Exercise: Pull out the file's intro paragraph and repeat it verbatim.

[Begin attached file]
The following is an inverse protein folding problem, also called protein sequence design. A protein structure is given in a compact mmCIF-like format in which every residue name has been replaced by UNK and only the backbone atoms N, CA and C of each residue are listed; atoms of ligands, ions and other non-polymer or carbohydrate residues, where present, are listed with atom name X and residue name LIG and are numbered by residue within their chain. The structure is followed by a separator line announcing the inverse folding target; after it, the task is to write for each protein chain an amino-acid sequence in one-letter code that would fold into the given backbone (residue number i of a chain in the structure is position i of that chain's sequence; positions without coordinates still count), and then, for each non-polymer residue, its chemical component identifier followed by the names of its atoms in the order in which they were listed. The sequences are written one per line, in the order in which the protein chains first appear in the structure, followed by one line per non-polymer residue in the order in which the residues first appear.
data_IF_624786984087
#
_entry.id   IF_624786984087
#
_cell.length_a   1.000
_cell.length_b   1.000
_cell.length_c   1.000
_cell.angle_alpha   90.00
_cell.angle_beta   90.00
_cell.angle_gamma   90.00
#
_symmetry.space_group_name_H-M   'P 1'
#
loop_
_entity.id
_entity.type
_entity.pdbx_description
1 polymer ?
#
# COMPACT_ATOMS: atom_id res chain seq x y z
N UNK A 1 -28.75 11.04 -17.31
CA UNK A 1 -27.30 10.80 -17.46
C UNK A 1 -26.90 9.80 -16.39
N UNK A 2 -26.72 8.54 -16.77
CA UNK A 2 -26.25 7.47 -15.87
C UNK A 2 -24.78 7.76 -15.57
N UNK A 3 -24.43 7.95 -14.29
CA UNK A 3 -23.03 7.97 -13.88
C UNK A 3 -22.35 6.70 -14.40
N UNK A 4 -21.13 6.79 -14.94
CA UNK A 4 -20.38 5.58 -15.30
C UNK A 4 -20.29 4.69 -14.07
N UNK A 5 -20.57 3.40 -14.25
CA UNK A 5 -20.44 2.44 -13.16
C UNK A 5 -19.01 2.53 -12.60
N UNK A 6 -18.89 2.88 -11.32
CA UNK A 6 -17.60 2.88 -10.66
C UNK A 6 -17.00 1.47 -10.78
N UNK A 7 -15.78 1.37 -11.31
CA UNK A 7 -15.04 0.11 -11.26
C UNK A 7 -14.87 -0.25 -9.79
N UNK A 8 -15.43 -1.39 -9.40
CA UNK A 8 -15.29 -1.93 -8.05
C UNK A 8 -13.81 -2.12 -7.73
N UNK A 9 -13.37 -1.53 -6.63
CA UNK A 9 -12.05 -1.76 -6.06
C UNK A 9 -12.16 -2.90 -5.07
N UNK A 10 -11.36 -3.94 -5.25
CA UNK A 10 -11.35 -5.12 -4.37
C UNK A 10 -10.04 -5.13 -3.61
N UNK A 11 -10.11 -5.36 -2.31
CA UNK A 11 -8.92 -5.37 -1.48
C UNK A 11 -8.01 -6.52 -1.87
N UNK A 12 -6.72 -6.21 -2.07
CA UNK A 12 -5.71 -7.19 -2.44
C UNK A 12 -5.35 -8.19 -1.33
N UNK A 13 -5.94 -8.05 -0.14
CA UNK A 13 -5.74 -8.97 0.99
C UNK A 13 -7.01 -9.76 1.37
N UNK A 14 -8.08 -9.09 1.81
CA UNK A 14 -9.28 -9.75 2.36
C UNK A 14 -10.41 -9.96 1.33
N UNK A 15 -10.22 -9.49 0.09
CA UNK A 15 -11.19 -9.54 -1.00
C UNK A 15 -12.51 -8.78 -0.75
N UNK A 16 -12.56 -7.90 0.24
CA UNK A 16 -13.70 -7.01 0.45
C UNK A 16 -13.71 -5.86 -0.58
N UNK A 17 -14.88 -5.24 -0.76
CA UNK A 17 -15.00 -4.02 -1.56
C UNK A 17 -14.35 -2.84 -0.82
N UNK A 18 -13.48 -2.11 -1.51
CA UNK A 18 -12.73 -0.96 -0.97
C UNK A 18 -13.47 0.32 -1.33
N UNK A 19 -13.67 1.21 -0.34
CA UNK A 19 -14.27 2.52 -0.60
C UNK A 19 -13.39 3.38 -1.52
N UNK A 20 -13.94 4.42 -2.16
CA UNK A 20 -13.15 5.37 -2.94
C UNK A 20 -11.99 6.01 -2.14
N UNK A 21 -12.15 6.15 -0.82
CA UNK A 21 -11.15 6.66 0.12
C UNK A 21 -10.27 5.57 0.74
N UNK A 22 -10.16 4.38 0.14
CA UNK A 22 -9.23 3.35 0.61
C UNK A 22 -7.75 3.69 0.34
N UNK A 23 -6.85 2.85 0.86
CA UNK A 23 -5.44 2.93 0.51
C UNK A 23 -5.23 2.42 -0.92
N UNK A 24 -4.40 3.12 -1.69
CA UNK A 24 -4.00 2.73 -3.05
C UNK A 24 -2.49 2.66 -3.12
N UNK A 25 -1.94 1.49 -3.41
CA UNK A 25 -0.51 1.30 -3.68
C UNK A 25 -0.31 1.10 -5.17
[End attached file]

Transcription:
The following is an inverse protein folding problem, also called protein sequence design. A protein structure is given in a compact mmCIF-like format in which every residue name has been replaced by UNK and only the backbone atoms N, CA and C of each residue are listed; atoms of ligands, ions and other non-polymer or carbohydrate residues, where present, are listed with atom name X and residue name LIG and are numbered by residue within their chain. The structure is followed by a separator line announcing the inverse folding target; after it, the task is to write for each protein chain an amino-acid sequence in one-letter code that would fold into the given backbone (residue number i of a chain in the structure is position i of that chain's sequence; positions without coordinates still count), and then, for each non-polymer residue, its chemical component identifier followed by the names of its atoms in the order in which they were listed. The sequences are written one per line, in the order in which the protein chains first appear in the structure, followed by one line per non-polymer residue in the order in which the residues first appear.